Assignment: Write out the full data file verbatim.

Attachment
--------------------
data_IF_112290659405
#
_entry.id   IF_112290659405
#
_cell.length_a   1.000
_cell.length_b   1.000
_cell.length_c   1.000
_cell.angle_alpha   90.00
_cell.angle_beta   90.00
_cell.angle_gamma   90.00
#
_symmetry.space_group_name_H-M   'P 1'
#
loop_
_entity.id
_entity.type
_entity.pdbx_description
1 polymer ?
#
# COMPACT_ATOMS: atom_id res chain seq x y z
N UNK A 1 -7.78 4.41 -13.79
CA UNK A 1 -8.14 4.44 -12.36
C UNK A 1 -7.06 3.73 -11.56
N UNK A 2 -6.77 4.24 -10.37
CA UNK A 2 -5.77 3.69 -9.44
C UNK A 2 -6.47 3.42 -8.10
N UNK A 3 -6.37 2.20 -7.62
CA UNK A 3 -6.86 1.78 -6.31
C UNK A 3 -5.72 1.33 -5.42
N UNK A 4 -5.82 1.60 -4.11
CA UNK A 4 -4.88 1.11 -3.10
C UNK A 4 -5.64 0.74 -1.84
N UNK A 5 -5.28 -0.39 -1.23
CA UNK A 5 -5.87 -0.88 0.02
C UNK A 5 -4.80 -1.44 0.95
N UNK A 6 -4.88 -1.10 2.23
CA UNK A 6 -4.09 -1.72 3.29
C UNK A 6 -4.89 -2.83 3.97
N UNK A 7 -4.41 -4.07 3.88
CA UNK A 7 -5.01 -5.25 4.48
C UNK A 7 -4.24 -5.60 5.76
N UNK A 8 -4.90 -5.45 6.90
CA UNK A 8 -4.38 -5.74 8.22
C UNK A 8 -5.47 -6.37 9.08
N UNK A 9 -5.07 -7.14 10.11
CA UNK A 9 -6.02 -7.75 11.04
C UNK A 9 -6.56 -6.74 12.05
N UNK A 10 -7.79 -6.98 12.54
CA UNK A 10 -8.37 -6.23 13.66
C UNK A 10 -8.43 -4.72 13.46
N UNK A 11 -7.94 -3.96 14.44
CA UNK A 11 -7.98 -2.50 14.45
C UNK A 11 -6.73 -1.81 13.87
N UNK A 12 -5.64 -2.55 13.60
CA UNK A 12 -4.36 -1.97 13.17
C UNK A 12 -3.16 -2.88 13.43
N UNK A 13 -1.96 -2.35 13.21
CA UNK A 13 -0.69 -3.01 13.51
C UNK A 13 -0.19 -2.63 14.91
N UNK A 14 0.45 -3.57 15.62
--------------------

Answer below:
data_IF_112290659405
#
_entry.id   IF_112290659405
#
_cell.length_a   1.000
_cell.length_b   1.000
_cell.length_c   1.000
_cell.angle_alpha   90.00
_cell.angle_beta   90.00
_cell.angle_gamma   90.00
#
_symmetry.space_group_name_H-M   'P 1'
#
loop_
_entity.id
_entity.type
_entity.pdbx_description
1 polymer ?
#
# COMPACT_ATOMS: atom_id res chain seq x y z
N UNK A 1 -7.78 4.41 -13.79
CA UNK A 1 -8.14 4.44 -12.36
C UNK A 1 -7.06 3.73 -11.56
N UNK A 2 -6.77 4.24 -10.37
CA UNK A 2 -5.77 3.69 -9.44
C UNK A 2 -6.47 3.42 -8.10
N UNK A 3 -6.37 2.20 -7.62
CA UNK A 3 -6.86 1.78 -6.31
C UNK A 3 -5.72 1.33 -5.42
N UNK A 4 -5.82 1.60 -4.11
CA UNK A 4 -4.88 1.11 -3.10
C UNK A 4 -5.64 0.74 -1.84
N UNK A 5 -5.28 -0.39 -1.23
CA UNK A 5 -5.87 -0.88 0.02
C UNK A 5 -4.80 -1.44 0.95
N UNK A 6 -4.88 -1.10 2.23
CA UNK A 6 -4.09 -1.72 3.29
C UNK A 6 -4.89 -2.83 3.97
N UNK A 7 -4.41 -4.07 3.88
CA UNK A 7 -5.01 -5.25 4.48
C UNK A 7 -4.24 -5.60 5.76
N UNK A 8 -4.90 -5.45 6.90
CA UNK A 8 -4.38 -5.74 8.22
C UNK A 8 -5.47 -6.37 9.08
N UNK A 9 -5.07 -7.14 10.11
CA UNK A 9 -6.02 -7.75 11.04
C UNK A 9 -6.56 -6.74 12.05
N UNK A 10 -7.79 -6.98 12.54
CA UNK A 10 -8.37 -6.23 13.66
C UNK A 10 -8.43 -4.72 13.46
N UNK A 11 -7.94 -3.96 14.44
CA UNK A 11 -7.98 -2.50 14.45
C UNK A 11 -6.73 -1.81 13.87
N UNK A 12 -5.64 -2.55 13.60
CA UNK A 12 -4.36 -1.97 13.17
C UNK A 12 -3.16 -2.88 13.43
N UNK A 13 -1.96 -2.35 13.21
CA UNK A 13 -0.69 -3.01 13.51
C UNK A 13 -0.19 -2.63 14.91
N UNK A 14 0.45 -3.57 15.62